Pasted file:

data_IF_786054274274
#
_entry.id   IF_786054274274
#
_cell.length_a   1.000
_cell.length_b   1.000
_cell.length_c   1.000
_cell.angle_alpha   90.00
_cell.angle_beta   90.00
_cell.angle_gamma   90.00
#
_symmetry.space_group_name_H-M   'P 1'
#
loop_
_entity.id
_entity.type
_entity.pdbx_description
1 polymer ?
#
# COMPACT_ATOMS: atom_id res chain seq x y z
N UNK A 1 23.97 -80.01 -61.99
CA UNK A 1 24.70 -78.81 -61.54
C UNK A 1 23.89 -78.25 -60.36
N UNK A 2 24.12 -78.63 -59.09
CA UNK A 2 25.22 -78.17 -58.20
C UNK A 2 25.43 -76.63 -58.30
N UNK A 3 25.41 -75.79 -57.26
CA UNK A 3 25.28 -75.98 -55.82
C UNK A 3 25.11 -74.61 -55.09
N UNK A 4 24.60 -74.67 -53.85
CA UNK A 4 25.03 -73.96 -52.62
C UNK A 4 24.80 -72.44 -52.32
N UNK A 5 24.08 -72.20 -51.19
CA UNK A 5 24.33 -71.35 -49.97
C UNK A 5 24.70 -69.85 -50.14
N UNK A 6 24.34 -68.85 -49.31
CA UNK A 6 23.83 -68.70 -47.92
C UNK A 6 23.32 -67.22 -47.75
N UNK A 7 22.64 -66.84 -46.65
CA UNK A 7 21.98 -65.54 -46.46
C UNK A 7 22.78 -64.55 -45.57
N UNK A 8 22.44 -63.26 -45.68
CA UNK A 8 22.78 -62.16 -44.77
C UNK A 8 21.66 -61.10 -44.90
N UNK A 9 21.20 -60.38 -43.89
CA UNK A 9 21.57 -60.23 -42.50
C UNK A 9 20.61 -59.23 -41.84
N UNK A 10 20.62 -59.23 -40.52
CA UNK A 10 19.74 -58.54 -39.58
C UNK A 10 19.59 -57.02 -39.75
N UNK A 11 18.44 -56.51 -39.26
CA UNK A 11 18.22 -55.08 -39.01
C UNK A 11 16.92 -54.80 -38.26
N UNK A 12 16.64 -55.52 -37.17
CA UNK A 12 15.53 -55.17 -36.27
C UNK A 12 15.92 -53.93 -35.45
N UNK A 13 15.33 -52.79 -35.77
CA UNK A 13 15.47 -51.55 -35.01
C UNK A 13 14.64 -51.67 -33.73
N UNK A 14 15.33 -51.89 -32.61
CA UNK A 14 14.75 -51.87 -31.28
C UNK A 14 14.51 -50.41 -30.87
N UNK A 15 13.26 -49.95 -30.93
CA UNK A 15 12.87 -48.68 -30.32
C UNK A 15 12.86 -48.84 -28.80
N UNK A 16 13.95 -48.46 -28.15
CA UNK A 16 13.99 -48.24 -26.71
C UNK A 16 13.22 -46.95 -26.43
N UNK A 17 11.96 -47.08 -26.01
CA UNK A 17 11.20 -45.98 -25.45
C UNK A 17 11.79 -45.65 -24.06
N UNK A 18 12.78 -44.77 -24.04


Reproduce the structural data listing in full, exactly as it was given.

data_IF_786054274274
#
_entry.id   IF_786054274274
#
_cell.length_a   1.000
_cell.length_b   1.000
_cell.length_c   1.000
_cell.angle_alpha   90.00
_cell.angle_beta   90.00
_cell.angle_gamma   90.00
#
_symmetry.space_group_name_H-M   'P 1'
#
loop_
_entity.id
_entity.type
_entity.pdbx_description
1 polymer ?
#
# COMPACT_ATOMS: atom_id res chain seq x y z
N UNK A 1 23.97 -80.01 -61.99
CA UNK A 1 24.70 -78.81 -61.54
C UNK A 1 23.89 -78.25 -60.36
N UNK A 2 24.12 -78.63 -59.09
CA UNK A 2 25.22 -78.17 -58.20
C UNK A 2 25.43 -76.63 -58.30
N UNK A 3 25.41 -75.79 -57.26
CA UNK A 3 25.28 -75.98 -55.82
C UNK A 3 25.11 -74.61 -55.09
N UNK A 4 24.60 -74.67 -53.85
CA UNK A 4 25.03 -73.96 -52.62
C UNK A 4 24.80 -72.44 -52.32
N UNK A 5 24.08 -72.20 -51.19
CA UNK A 5 24.33 -71.35 -49.97
C UNK A 5 24.70 -69.85 -50.14
N UNK A 6 24.34 -68.85 -49.31
CA UNK A 6 23.83 -68.70 -47.92
C UNK A 6 23.32 -67.22 -47.75
N UNK A 7 22.64 -66.84 -46.65
CA UNK A 7 21.98 -65.54 -46.46
C UNK A 7 22.78 -64.55 -45.57
N UNK A 8 22.44 -63.26 -45.68
CA UNK A 8 22.78 -62.16 -44.77
C UNK A 8 21.66 -61.10 -44.90
N UNK A 9 21.20 -60.38 -43.89
CA UNK A 9 21.57 -60.23 -42.50
C UNK A 9 20.61 -59.23 -41.84
N UNK A 10 20.62 -59.23 -40.52
CA UNK A 10 19.74 -58.54 -39.58
C UNK A 10 19.59 -57.02 -39.75
N UNK A 11 18.44 -56.51 -39.26
CA UNK A 11 18.22 -55.08 -39.01
C UNK A 11 16.92 -54.80 -38.26
N UNK A 12 16.64 -55.52 -37.17
CA UNK A 12 15.53 -55.17 -36.27
C UNK A 12 15.92 -53.93 -35.45
N UNK A 13 15.33 -52.79 -35.77
CA UNK A 13 15.47 -51.55 -35.01
C UNK A 13 14.64 -51.67 -33.73
N UNK A 14 15.33 -51.89 -32.61
CA UNK A 14 14.75 -51.87 -31.28
C UNK A 14 14.51 -50.41 -30.87
N UNK A 15 13.26 -49.95 -30.93
CA UNK A 15 12.87 -48.68 -30.32
C UNK A 15 12.86 -48.84 -28.80
N UNK A 16 13.95 -48.46 -28.15
CA UNK A 16 13.99 -48.24 -26.71
C UNK A 16 13.22 -46.95 -26.43
N UNK A 17 11.96 -47.08 -26.01
CA UNK A 17 11.20 -45.98 -25.45
C UNK A 17 11.79 -45.65 -24.06
N UNK A 18 12.78 -44.77 -24.04